economy isn't a living entity
Robin Faye lives in the Wolseley neighbourhood
of Winnipeg. She contributes to her local economy by buying
local (mostly organic) foods and other products, sending her
children to the local schools, living in a local co-op, and
taking care of her neighbours through her own business, Dragonfly
Scent-Free Body Work and Massage Therapy.
In 1978 Robin was chemically-injured working as a silk screen
printer in a sign shop. She has been living with the challenging,
often invisible and sometimes disabling symptoms of multiple
chemical sensitivities for the last eighteen years.
The annual mosquito fogging in her municipality poses a serious
challenge to her health and her business. Each year, she takes
her family and her work out of town to avoid exposure to the
Robin enjoys attending outdoor peace and environment demonstrations
where she is able to socialize, network, teach her children
about politics and justice, and peacefully declare her opposition
to policies that support domination over people and the planet.
I was 25, I had a job as a writer/researcher in a tiny Northwestern
Ontario community. The people who lived there took me around
to various places in their environment and explained their
problems with the government’s land use plan. I had
grown up in Toronto, and I didn't understand how money would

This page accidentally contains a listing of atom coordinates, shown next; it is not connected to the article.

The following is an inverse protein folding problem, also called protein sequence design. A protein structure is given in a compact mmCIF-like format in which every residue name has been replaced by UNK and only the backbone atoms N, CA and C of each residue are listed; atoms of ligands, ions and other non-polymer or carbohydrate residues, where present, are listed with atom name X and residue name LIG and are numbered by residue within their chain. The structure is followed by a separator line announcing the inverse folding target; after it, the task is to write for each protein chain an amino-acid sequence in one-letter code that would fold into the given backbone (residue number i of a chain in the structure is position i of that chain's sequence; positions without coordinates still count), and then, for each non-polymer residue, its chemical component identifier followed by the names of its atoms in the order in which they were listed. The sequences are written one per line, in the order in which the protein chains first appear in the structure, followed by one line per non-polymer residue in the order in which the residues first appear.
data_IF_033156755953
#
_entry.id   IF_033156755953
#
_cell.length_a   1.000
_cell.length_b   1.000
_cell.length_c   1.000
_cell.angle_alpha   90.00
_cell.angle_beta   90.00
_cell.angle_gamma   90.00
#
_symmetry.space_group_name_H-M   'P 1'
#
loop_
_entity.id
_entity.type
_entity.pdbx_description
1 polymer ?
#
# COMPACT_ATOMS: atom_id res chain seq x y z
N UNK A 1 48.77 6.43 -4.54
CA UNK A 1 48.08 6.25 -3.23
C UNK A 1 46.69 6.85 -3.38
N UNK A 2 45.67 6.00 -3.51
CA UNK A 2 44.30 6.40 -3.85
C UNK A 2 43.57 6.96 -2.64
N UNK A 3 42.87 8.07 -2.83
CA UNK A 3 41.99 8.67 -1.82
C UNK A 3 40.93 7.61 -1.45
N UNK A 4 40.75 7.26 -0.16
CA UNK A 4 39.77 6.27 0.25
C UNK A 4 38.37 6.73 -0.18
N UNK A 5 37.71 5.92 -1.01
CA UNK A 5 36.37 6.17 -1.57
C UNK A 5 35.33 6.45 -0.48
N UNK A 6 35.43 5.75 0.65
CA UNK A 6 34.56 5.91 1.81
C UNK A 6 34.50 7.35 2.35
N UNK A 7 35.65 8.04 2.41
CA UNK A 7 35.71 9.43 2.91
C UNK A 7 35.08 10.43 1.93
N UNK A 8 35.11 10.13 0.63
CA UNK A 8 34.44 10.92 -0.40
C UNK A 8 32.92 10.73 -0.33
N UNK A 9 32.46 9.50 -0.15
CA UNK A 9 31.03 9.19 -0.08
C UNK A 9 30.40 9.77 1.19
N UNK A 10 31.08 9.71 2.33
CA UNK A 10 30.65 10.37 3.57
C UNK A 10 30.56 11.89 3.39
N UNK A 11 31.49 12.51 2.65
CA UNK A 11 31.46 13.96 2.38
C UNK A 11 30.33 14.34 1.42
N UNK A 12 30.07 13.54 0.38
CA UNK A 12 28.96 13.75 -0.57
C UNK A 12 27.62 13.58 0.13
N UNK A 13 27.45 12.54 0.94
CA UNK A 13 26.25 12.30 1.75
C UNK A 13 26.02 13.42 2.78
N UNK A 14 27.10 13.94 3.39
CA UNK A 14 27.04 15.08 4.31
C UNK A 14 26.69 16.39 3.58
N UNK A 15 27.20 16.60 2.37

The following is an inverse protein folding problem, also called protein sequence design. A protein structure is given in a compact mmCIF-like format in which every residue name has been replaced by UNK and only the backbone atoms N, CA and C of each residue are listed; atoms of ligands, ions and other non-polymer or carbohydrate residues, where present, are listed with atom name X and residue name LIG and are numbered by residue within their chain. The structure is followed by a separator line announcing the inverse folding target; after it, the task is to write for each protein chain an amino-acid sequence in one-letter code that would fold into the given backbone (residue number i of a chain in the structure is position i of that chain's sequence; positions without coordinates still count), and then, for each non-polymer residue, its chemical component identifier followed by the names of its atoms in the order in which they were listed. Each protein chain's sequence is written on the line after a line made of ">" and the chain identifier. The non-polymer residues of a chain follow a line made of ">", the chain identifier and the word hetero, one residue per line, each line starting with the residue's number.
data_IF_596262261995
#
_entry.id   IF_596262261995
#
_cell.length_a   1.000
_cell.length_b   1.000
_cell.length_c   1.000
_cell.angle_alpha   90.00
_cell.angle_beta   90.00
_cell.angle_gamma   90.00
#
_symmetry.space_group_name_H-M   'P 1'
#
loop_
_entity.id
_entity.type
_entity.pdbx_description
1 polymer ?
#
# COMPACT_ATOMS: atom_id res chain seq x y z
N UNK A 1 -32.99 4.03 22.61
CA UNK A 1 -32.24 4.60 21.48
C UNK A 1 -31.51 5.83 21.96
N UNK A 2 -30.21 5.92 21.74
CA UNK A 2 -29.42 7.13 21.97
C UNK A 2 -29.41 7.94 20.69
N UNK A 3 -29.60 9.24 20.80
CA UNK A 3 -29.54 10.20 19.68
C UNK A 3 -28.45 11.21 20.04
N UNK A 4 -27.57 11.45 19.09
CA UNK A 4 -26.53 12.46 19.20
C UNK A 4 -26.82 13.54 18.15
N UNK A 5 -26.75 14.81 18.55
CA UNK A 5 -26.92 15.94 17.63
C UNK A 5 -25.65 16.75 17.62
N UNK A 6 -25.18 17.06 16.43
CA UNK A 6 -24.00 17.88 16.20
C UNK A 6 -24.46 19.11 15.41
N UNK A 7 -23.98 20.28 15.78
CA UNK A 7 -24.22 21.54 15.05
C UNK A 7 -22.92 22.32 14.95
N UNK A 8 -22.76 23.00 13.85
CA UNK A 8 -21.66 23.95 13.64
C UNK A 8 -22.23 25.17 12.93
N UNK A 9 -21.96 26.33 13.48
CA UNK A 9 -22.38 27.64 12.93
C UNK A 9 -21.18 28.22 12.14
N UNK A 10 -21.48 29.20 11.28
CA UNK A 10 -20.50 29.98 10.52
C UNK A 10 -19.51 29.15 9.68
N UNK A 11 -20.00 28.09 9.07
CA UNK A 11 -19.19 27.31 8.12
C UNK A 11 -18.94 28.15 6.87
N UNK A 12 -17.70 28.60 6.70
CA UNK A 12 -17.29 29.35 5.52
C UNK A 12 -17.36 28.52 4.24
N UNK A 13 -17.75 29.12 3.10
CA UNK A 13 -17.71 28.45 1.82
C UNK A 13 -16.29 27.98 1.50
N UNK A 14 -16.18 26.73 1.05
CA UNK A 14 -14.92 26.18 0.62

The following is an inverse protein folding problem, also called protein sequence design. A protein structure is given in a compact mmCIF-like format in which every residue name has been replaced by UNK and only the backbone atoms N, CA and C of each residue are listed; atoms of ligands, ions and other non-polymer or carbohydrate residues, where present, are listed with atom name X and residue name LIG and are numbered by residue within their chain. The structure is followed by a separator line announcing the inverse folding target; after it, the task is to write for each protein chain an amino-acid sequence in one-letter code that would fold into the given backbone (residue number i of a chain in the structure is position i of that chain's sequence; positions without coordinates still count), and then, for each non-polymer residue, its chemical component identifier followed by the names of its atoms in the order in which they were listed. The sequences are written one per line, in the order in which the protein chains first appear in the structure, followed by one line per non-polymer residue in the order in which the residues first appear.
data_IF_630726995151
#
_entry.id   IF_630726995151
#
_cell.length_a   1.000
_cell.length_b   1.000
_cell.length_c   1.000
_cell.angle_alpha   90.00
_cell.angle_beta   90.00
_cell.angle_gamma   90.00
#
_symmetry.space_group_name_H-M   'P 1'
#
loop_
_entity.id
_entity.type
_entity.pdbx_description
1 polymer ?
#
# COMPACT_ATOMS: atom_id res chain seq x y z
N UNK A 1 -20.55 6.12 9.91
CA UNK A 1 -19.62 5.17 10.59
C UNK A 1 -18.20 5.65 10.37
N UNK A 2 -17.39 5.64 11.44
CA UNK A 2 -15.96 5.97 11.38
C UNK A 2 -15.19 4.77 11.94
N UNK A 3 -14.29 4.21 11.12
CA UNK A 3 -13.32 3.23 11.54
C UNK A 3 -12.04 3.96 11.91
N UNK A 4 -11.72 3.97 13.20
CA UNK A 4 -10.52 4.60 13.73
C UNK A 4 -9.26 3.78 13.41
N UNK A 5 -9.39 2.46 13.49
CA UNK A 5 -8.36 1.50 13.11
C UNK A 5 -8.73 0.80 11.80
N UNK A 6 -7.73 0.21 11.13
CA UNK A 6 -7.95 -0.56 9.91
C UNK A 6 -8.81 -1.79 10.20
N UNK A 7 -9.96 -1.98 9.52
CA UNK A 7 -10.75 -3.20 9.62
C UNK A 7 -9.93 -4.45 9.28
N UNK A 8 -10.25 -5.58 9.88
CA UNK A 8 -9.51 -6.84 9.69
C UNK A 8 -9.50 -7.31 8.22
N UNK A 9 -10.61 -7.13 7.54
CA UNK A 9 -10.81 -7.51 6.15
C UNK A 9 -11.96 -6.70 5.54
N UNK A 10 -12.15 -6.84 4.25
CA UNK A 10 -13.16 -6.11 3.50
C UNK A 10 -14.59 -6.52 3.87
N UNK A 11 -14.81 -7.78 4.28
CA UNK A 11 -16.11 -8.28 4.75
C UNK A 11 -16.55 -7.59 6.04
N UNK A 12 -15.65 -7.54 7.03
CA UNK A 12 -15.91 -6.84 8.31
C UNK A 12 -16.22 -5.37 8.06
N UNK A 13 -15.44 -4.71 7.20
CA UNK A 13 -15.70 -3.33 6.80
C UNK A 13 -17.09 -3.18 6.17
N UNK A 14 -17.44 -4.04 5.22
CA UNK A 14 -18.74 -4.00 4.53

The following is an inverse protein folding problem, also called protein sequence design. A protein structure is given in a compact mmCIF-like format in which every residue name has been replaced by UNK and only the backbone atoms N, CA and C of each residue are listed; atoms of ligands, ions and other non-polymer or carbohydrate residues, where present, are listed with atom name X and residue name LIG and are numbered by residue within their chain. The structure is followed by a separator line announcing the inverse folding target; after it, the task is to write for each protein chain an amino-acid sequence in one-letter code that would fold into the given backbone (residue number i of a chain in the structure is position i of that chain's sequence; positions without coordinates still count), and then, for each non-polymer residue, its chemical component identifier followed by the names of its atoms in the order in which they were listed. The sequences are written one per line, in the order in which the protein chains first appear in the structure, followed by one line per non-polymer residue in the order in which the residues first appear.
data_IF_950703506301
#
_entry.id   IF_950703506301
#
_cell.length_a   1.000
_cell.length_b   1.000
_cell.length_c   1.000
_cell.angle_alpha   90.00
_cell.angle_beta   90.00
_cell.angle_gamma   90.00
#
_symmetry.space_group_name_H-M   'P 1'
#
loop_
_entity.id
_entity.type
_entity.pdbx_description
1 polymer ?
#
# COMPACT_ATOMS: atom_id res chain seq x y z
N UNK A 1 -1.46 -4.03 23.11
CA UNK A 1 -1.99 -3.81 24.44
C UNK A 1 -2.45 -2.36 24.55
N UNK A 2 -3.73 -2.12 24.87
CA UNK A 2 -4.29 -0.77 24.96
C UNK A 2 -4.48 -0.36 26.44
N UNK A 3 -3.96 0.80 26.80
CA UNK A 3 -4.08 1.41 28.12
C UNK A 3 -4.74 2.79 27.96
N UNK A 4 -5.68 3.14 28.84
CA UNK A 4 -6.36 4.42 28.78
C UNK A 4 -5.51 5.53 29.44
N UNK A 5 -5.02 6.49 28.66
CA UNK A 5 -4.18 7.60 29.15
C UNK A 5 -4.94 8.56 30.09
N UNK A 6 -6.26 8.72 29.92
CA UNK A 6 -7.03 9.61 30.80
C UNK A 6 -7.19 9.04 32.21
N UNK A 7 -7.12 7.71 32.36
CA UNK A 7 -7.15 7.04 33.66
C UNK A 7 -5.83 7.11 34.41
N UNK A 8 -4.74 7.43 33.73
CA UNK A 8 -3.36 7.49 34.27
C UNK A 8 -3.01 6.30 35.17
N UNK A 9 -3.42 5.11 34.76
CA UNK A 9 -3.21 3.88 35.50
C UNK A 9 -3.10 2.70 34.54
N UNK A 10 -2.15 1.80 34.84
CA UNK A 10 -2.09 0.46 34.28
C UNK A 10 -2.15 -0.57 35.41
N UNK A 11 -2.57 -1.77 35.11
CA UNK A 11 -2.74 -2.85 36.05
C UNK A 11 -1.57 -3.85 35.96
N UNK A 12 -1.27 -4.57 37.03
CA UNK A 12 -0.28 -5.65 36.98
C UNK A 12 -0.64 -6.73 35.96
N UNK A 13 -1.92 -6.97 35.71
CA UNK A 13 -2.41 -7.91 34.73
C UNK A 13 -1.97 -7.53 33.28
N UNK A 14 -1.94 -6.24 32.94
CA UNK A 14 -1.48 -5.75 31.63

be tied to the environment at all until I worked on this project.
Then suddenly the light went on! I learned that wealth is
extracted from nature, and the benefits that I enjoy
living in a materialistic society are actually stolen from
the people who lived here before me and they're stolen
from the people who will live here after me. It took a long
time for all this to sink in and take form in my life.
I believe that all
living things on the planet have a right to share the benefits
of what is naturally here. A few people have decided
to kill other people, snatch up the stuff and then divide
it out to us little by little if we're “good”
and do it the way they want us to. Well, that's a bad plan!
When I think about
the economy, I start with the premise that all living things
on it and all non-living things have a right to be there.
If we're going to use some of it we should form consensus
about how to use it for the benefit and sustenance of all,
and in balance with everything in nature.
I hear people talking about society, the environment, and
the economy as if they are separate entities in competition
that we need to integrate, I say, “Wait a minute!”
Society is actually part of the environment and the economy
is one tool that we can use to interact with each other. The
economy isn't a living entity on its own.
It’s a tool available for us to use, and it is up to
us as a society to figure out how to shape that tool so that
we can use it to meet our collective needs. In a truly democratic
system, society’s intentions direct its economy.
When I was 18 and living in downtown Toronto I grew a garden.
I had a friend who baked bread and I traded her a head of
cauliflower for a loaf. On the way over on the streetcar,
I was holding the cauliflower thinking, "Am I doing something
Throughout my life I've traded whenever I could, shared, given
things away, whatever. I volunteer too, and I consider that
as part of an alternative economy. The voluntary sector recognizes
jobs that are extremely important, even if they are
disregarded by current power structures.
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